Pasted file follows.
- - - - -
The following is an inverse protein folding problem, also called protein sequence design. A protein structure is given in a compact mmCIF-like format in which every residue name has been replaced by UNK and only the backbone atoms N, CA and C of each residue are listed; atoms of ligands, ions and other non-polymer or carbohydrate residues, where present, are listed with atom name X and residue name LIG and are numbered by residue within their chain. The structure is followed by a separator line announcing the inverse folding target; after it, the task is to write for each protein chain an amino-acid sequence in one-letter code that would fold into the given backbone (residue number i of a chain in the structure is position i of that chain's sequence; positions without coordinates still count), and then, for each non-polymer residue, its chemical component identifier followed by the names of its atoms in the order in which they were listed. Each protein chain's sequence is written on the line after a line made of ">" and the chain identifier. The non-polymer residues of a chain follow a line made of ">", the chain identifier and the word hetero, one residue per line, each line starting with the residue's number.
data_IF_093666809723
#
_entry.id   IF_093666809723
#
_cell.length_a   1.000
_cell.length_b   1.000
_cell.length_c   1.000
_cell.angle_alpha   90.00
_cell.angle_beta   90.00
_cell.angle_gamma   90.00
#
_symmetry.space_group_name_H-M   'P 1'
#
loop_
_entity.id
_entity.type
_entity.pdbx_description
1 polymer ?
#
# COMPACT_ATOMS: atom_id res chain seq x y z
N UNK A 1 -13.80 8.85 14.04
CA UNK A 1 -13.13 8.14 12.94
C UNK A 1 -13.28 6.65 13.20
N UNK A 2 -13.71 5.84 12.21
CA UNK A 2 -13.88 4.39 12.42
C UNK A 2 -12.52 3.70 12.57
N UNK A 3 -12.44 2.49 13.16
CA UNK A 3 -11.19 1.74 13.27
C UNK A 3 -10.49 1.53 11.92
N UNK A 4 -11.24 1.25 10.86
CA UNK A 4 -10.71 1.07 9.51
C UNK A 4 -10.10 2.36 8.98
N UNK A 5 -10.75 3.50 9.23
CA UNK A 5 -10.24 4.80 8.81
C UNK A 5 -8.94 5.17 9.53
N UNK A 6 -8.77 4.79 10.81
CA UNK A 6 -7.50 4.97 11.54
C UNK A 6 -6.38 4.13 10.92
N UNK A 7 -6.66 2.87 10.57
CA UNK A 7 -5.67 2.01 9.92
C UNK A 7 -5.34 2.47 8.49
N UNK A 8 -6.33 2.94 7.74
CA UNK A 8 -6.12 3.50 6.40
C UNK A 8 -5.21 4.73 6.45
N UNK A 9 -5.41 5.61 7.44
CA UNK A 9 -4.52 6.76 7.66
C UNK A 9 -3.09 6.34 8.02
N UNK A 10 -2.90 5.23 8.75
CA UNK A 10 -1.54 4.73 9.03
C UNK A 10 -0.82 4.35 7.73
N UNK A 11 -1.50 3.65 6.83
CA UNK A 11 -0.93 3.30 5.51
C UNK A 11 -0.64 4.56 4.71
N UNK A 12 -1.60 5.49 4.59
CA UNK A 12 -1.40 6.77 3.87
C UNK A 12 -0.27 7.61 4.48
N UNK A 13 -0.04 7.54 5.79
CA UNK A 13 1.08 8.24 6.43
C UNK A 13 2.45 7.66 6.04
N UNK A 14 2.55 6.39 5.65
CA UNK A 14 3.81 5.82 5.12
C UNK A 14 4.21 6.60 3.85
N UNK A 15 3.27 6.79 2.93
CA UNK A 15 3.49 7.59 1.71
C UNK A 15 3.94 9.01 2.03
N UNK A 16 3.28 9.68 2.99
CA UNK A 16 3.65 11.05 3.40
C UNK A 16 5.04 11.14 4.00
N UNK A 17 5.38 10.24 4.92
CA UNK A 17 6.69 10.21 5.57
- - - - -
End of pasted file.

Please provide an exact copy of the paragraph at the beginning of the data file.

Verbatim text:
The following is an inverse protein folding problem, also called protein sequence design. A protein structure is given in a compact mmCIF-like format in which every residue name has been replaced by UNK and only the backbone atoms N, CA and C of each residue are listed; atoms of ligands, ions and other non-polymer or carbohydrate residues, where present, are listed with atom name X and residue name LIG and are numbered by residue within their chain. The structure is followed by a separator line announcing the inverse folding target; after it, the task is to write for each protein chain an amino-acid sequence in one-letter code that would fold into the given backbone (residue number i of a chain in the structure is position i of that chain's sequence; positions without coordinates still count), and then, for each non-polymer residue, its chemical component identifier followed by the names of its atoms in the order in which they were listed. Each protein chain's sequence is written on the line after a line made of ">" and the chain identifier. The non-polymer residues of a chain follow a line made of ">", the chain identifier and the word hetero, one residue per line, each line starting with the residue's number.